Art has a magical power of transcending words and touching those parts of our being that don’t understand any language. And sometimes, all it takes to relieve your mind is to translate your fears into any form of art that you feel the closest to. When you see them taking a form you can see, hear, touch, and smell – they will automatically seem far less intimidating than they appeared while being tucked away in the corner of your mind. In fact, you’ll be surprised to find how often you can deal with your fears
5. A Soothing Ritual
Just as a good exercise routine is essential to physical health, a routine in art is also equally important to maintaining a healthy creative mind. We tend to find ourselves seeking a routine, simply because that feeling of familiarity is nourishing to the mind. Actively pursuing your artistic routine every day will help you relieve your frazzled nerves. And since the mind and body are all interconnected, it’s obvious that your art will improve your physical health too.
The healing powers of art for a wide range of ailments that include depression, trauma, and illness have been recognized by science and is effective across gender, age,
A study was conducted where the electronic databases for a total of 56 papers published between the years 1987 and 2009 on the effects of drawing or painting-based art in oncology were analyzed. Although this research had some limitations in that it lacked adequate focus on gender differences, and the results after controlling possible influencing factors, it still reached some positive conclusions. It was found that art helped bring down depression and anxiety in some cancer patients, while an improvement in personal growth, coping, the development of new forms of self-expression, and social interaction was observed in other patients.1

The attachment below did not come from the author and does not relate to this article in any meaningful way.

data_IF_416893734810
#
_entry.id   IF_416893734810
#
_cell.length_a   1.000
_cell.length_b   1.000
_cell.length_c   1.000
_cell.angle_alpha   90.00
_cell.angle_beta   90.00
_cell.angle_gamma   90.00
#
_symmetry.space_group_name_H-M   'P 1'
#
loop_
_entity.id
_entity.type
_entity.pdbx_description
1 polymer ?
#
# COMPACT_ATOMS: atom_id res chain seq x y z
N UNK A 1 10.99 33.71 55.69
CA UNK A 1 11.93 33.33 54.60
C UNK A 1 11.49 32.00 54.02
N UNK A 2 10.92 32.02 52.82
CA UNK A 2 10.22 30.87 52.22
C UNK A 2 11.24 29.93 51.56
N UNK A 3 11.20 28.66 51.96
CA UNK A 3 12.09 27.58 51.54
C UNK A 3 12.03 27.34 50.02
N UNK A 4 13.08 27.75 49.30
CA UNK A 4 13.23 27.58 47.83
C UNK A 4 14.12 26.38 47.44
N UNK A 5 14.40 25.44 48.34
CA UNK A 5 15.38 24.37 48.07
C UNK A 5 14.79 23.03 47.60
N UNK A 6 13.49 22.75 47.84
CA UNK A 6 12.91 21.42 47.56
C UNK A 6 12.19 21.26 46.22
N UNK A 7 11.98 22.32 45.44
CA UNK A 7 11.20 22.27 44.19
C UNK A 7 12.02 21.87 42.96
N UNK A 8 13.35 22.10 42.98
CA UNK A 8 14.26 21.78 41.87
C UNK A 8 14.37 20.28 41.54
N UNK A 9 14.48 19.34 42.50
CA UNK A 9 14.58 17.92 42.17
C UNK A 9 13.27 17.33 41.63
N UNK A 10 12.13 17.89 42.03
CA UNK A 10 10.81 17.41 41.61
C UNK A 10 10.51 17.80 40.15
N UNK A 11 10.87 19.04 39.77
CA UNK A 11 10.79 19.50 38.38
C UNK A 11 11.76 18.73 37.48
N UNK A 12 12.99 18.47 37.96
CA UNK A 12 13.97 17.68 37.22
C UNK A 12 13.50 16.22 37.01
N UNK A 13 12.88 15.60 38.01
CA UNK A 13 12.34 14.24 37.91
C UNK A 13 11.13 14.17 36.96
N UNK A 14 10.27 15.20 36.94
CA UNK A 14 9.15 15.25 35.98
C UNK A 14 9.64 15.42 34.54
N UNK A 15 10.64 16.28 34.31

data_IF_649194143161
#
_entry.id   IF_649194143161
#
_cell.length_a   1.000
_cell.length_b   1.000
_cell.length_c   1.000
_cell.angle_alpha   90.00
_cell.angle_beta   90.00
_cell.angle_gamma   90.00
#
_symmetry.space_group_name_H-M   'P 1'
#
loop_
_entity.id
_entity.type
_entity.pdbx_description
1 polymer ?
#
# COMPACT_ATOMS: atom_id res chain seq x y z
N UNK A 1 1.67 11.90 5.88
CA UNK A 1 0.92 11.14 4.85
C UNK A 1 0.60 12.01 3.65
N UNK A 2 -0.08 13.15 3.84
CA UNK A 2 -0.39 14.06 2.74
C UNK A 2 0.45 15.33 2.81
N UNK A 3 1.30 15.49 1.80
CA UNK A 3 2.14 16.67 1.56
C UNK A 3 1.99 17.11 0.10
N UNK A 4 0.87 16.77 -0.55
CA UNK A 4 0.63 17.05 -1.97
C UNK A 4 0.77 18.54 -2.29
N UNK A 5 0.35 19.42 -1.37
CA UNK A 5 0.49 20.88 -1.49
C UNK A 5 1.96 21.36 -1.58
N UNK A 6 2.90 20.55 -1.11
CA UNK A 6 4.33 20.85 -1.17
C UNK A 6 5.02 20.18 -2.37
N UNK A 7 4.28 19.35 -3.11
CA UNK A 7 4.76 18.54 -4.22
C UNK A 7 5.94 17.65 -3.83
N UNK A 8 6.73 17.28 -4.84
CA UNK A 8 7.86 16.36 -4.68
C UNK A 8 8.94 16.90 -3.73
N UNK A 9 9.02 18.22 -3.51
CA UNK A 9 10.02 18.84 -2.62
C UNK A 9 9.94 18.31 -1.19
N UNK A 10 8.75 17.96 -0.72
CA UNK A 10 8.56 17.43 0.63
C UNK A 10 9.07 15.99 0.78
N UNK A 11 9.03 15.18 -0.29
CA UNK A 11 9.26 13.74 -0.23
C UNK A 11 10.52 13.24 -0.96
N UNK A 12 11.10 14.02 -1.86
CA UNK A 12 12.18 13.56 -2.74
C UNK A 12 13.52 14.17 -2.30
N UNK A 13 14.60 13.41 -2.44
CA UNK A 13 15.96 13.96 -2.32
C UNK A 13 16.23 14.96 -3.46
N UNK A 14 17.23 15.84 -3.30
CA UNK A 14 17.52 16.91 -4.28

Another study was conducted to assess the impact of creative expression as a healing process in both informal and clinical practice to foster overall wellness and healing. Four creative therapies to be most often employed were identified – namely music engagement, visual arts therapy, movement-based
Art Forms To Choose From
If you’ve never indulged in art, or believe yourself to not be artistically inclined, it can be tough to decide what form of art to pursue. Here are a few options that are considered by people all over the world, and are notable for their healing powers. We suggest you do a little research on each method and see what appeals to you the best.
- Mandala coloring books
- Sketching or doodling
- Ceramic and clay pottery
- Paperwork like collages
- Inspiration Boards
Note: Remember, that as someone seeking to meditate through art, your goal is not to accomplish perfection, be it in the process or the product. Your aim should be to only practice. Show up, be present and do your job. Like any other habit, rewards can only be reaped once you’ve practiced enough. From then onwards, you will find it much harder to stop indulging yourself with artwork, than it was to start this habit in the first place!
|↑1||Geue, Kristina, Heide Goetze, Marianne Buttstaedt, Evelyn Kleinert, Diana Richter, and Susanne Singer. “An overview of art therapy interventions for cancer patients and the results of research.” Complementary therapies in medicine 18, no. 3 (2010): 160-170.|
|↑2||Stuckey, Heather L., and Jeremy Nobel. “The connection between art, healing, and public health: A review of current literature.” American journal of public health 100, no. 2 (2010): 254-263.|